“Protracted conflict introduces toxins that inexorably corrode the values of popular government,” he says. There is “a culture of contempt” for civilians in the ranks of the military. Bacevich concludes that Americans “need to reclaim ownership of their army.”
Afghanistan is now the longest war in American history, yet there is no end in sight. Even thinking about an end, we’re told, is defeatism. What’s so troubling, the Long War Bacevich speaks of is not really new and has been around since 1898 and the invasion/occupation of the Philippines.
In a 1910 essay called “The Management of Small States Which are Unable to Manage Themselves,” Theodore Roosevelt said that the best thing for tiny nations “unable to keep elementary order” — like the Philippines or Algeria — was intervention by a single strong nation like the United States or France, respectively. He opposed all international efforts to thwart US intervention.
“The very worst thing from the standpoint of humanity which can happen to such a community,” Roosevelt wrote, referring to “small states” like the Philippines and Algeria, “may be to guarantee it against outside aggression.”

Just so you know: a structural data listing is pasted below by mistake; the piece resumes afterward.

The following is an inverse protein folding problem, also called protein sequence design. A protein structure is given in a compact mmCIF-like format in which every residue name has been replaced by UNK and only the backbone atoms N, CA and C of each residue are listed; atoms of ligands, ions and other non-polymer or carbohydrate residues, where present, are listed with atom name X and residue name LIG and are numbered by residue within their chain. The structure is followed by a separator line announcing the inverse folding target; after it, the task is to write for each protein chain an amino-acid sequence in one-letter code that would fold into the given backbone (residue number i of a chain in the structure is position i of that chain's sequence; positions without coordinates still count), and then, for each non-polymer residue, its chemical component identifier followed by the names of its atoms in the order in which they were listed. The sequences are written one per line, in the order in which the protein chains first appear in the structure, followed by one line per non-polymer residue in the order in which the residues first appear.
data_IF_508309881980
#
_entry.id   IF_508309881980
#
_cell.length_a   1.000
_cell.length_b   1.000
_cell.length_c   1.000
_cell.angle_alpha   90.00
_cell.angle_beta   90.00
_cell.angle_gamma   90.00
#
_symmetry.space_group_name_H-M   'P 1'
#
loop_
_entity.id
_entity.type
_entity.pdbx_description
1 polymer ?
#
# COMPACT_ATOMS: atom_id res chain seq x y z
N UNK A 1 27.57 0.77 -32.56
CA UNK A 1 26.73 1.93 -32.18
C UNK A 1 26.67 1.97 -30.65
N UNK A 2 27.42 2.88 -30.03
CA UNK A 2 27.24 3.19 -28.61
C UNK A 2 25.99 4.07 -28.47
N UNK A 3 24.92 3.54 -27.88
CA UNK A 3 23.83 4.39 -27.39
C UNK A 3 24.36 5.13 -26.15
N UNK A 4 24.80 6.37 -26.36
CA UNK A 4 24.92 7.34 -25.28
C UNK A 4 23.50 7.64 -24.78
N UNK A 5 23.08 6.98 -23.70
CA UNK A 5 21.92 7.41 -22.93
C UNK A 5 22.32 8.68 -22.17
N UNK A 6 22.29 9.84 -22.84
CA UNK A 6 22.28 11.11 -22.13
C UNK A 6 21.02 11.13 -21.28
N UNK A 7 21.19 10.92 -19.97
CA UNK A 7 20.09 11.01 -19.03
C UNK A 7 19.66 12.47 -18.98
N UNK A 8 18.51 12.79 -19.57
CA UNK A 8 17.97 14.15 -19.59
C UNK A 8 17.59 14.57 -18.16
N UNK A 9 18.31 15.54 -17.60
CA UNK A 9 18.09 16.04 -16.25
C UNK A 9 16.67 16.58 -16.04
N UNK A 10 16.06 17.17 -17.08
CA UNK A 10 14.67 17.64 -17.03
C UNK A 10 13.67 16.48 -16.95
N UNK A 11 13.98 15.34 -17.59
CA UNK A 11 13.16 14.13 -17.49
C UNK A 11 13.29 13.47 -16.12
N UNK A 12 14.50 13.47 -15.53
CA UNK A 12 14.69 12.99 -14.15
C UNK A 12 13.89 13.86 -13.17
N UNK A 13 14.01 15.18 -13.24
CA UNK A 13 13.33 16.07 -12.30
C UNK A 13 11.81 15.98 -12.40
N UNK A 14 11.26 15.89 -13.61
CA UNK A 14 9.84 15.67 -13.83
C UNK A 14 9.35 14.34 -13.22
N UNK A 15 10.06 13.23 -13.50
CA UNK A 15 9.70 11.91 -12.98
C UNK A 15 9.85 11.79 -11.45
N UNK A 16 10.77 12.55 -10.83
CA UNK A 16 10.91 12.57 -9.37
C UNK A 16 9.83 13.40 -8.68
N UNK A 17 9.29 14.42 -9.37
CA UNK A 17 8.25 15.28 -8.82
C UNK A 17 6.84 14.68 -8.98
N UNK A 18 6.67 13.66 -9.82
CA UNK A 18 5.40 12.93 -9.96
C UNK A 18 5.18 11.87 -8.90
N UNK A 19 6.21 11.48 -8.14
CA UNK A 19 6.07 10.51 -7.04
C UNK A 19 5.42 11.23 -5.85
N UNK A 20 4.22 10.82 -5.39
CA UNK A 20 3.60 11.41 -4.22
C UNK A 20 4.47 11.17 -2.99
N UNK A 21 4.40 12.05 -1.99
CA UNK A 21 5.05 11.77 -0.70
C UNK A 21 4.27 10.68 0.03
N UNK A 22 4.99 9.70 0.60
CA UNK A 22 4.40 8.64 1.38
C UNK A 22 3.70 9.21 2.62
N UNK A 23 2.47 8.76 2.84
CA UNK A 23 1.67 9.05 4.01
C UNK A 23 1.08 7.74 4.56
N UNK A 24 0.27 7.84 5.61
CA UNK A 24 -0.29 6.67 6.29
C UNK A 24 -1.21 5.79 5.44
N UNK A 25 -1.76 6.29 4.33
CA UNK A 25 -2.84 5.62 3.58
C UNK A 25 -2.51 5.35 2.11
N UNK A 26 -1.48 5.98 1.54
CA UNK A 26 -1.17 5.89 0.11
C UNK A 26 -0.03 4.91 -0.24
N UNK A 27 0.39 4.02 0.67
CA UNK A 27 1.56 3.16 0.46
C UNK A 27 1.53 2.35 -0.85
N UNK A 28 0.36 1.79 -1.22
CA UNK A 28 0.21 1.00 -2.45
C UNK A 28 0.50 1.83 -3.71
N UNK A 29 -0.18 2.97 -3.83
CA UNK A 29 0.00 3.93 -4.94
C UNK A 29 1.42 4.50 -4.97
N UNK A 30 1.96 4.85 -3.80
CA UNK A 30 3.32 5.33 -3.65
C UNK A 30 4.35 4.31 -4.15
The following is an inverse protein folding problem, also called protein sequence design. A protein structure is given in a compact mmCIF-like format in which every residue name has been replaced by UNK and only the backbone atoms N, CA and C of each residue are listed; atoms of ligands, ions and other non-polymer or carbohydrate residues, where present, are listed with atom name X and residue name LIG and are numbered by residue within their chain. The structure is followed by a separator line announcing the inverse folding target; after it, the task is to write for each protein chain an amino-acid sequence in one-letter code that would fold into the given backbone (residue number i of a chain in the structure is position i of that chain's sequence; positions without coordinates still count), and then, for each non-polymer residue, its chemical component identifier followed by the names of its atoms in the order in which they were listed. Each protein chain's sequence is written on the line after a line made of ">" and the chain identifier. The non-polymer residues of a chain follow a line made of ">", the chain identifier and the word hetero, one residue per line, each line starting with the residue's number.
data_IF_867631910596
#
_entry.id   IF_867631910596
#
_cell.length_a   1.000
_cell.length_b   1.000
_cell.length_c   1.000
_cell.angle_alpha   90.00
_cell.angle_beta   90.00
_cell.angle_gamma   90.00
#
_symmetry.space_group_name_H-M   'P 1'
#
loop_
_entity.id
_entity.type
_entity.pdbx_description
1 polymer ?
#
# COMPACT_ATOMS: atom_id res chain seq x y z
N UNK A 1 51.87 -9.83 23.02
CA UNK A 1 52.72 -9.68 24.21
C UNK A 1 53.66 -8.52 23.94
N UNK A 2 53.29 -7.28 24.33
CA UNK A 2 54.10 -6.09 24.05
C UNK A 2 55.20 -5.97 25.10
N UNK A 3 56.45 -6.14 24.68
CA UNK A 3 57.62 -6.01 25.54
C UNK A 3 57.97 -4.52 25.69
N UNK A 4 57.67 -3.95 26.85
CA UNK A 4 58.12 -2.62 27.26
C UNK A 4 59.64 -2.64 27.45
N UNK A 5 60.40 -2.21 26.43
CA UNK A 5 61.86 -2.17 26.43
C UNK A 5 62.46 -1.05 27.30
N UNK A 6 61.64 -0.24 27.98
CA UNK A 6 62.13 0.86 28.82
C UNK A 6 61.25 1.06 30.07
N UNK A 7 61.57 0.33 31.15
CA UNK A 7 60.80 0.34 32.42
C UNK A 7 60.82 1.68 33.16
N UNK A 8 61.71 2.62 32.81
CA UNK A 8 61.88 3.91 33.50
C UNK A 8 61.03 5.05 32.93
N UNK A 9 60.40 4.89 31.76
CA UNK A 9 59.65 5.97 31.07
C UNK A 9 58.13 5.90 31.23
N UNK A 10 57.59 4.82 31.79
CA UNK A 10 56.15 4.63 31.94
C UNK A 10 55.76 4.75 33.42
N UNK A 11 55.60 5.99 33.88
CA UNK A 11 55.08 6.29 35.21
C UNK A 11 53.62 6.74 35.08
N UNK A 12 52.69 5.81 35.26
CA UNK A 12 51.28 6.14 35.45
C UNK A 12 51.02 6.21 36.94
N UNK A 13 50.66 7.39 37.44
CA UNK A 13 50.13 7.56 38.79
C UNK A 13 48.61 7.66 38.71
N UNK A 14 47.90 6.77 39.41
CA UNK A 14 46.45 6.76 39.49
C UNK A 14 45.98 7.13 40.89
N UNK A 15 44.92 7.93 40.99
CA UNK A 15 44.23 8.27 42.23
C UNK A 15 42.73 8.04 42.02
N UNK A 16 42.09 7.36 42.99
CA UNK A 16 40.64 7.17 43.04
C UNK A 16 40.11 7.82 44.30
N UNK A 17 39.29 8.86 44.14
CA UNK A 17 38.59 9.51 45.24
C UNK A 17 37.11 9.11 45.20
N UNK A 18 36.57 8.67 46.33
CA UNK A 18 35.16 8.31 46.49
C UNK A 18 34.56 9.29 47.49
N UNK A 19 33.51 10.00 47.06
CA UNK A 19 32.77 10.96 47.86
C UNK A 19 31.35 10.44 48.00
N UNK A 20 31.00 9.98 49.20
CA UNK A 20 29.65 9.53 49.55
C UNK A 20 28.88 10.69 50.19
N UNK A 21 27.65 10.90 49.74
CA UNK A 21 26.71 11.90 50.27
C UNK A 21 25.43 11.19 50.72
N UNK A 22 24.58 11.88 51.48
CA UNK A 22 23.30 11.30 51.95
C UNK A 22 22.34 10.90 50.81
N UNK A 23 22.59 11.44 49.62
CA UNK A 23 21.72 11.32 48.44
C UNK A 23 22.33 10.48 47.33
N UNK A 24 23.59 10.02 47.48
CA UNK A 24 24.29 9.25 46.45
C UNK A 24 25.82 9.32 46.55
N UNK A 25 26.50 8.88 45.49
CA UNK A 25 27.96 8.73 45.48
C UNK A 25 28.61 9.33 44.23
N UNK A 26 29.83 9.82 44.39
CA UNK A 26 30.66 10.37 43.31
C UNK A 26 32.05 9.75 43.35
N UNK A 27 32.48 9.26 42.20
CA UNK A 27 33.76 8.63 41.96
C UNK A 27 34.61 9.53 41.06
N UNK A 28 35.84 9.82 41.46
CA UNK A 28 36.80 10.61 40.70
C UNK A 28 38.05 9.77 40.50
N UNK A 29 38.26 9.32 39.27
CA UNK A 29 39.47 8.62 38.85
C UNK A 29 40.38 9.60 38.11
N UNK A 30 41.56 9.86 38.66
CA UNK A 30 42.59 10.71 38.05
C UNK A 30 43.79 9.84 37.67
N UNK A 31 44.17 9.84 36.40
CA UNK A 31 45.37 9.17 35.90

In his 4th of July remarks, General Petraeus said we were in Afghanistan to “safeguard the Afghan people.” Absolutely nothing has changed in 100 years.
The Law of the Gun rules everywhere today. It seems to trump all attempts at an international or domestic social contract based on reason, compassion and justice. This toxic reality pervades our lives.
Intolerance and guns
The Supreme Court recently ruled 5 to 4 that the Second Amendment isn’t about “a well regulated Militia.” The one-sentence amendment may clearly say that, but, no, we are told the amendment is actually about the right of individuals to own a 15-shot Glock semi-automatic pistol or a magazine-fed, semi-automatic shotgun called a “street sweeper,” equipment the founding fathers could not have imagined.
From the vantage point of the men who wrote the amendment 223 years ago, it makes as much sense to give Joe Tea Bagger an M1A2 Abrams tank or a Predator drone system hooked up to his Mac.
I’m a Vietnam veteran who was raised with guns, and I’m not against gun ownership at all. In fact I own two pistols that I regularly shoot. What I’m against is the distortion of history for deplorable ends.
According to Michael Bellesiles in the 600-page epic Arming America: The Origins of a National Gun Culture, guns were not commonly owned by individuals at the time the Second Amendment was written. Muskets were heavy, cumbersome, inaccurate things that farmers and other residents of the colonies had no interest in; they left guns and gun maintenance to George Washington’s standing national army or the various militias favored by people like Thomas Jefferson. If weapons were needed for self-defense, they used fists, clubs or blades.